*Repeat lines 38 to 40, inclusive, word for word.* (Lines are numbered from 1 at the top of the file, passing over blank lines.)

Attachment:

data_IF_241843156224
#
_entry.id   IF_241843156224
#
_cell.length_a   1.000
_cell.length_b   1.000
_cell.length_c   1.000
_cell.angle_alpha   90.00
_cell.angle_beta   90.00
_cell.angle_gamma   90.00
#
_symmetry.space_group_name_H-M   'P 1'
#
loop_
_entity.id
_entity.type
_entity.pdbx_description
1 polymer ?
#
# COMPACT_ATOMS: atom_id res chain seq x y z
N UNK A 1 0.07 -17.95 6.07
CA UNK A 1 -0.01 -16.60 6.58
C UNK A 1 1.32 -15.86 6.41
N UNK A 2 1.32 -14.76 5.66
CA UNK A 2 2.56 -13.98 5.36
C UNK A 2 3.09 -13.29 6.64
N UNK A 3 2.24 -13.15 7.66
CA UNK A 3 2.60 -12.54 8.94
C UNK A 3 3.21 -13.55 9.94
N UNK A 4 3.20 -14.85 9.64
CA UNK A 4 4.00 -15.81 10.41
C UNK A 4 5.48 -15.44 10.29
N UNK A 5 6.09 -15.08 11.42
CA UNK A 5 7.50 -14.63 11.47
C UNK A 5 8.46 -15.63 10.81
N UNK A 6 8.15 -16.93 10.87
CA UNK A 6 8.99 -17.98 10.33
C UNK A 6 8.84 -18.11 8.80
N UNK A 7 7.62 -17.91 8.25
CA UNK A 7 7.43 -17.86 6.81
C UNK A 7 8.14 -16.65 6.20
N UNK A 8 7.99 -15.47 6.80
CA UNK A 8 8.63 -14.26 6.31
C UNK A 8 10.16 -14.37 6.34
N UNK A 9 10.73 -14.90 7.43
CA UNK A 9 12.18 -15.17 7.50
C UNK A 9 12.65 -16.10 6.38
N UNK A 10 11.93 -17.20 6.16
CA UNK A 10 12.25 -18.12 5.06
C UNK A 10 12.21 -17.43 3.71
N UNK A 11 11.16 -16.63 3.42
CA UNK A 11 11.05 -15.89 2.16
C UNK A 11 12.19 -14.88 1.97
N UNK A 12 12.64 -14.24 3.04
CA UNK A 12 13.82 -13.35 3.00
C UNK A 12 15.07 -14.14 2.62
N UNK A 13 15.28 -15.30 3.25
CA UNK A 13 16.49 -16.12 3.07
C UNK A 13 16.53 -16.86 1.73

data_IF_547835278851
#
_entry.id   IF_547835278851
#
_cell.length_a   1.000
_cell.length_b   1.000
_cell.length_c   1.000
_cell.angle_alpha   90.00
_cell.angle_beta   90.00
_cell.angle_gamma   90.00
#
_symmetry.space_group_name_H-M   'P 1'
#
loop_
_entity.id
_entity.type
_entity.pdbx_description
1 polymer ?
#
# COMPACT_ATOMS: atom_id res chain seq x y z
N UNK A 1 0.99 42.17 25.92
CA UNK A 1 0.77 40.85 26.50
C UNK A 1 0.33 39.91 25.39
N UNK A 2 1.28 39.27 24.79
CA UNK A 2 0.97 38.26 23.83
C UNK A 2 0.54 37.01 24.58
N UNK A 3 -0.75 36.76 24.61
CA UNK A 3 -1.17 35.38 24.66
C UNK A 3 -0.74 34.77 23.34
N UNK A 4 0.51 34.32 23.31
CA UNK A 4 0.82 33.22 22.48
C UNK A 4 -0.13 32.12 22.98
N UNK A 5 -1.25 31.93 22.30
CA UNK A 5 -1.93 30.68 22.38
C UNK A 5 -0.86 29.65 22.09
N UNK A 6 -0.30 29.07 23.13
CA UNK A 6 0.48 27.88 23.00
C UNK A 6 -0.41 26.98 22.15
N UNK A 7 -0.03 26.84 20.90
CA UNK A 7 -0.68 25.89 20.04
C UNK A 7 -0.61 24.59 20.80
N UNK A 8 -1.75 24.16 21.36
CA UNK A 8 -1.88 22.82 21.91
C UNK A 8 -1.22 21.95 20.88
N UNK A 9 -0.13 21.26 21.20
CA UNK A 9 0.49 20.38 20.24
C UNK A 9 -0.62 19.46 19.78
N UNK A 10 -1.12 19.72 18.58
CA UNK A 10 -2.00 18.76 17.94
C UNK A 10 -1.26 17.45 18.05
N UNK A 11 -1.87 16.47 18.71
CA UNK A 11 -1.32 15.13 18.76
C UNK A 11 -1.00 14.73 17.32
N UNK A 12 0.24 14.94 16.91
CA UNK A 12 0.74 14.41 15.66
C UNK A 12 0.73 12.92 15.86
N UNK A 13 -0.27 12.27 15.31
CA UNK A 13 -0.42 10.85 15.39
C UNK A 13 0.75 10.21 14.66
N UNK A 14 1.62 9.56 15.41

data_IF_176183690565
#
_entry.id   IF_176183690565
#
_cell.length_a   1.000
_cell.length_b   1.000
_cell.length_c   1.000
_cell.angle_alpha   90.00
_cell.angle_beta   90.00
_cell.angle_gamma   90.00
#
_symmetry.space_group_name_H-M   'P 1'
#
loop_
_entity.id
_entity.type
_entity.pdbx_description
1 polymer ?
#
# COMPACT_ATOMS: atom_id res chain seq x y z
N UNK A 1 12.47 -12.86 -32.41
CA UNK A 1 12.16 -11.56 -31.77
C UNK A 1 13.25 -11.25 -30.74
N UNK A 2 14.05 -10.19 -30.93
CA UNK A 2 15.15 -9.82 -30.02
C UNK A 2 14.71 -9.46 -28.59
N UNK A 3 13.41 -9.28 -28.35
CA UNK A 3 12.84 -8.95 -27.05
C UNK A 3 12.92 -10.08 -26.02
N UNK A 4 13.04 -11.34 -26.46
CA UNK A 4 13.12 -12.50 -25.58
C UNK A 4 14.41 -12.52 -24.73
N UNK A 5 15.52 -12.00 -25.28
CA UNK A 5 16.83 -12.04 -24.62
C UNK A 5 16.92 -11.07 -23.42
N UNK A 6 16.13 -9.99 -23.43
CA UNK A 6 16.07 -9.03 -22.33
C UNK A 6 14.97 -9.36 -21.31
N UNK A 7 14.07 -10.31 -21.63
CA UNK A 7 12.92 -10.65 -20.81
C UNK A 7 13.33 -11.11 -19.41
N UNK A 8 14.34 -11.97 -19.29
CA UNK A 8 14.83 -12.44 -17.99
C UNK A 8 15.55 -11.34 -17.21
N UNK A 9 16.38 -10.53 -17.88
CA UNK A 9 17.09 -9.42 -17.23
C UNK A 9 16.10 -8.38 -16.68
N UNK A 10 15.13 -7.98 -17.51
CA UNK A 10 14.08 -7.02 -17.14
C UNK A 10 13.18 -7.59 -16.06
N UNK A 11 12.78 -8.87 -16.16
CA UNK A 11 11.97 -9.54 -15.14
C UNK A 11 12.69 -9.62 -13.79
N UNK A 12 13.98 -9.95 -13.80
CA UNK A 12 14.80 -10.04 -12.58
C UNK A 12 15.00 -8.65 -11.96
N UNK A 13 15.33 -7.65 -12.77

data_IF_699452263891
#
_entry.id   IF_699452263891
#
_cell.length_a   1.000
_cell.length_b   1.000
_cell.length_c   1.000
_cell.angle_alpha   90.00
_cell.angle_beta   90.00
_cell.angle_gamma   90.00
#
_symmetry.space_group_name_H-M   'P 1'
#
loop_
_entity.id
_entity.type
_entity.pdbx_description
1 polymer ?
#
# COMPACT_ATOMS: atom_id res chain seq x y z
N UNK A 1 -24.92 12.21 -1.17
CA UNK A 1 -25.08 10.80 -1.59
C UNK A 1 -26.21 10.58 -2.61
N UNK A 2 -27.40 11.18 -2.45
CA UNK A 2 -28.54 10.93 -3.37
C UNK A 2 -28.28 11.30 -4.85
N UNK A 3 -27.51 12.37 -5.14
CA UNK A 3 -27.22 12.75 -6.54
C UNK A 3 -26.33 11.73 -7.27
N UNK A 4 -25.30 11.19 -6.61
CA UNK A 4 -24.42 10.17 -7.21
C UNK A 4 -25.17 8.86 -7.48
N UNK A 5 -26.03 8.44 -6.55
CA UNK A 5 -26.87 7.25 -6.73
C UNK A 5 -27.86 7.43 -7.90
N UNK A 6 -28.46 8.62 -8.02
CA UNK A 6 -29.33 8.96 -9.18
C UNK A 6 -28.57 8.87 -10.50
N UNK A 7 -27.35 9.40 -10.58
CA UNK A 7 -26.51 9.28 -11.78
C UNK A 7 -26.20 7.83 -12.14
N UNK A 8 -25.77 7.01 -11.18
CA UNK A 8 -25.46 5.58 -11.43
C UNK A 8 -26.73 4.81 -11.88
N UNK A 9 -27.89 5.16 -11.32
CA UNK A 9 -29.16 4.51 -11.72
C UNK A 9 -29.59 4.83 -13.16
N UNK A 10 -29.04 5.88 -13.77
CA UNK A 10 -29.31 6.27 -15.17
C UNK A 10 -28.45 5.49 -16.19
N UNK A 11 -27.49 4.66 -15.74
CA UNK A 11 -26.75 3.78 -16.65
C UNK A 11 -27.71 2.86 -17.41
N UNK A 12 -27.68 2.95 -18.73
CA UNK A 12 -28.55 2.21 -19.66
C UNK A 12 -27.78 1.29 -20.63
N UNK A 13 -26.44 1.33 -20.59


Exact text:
C UNK A 6 8.84 -18.11 8.80
N UNK A 7 7.62 -17.91 8.25
CA UNK A 7 7.43 -17.86 6.81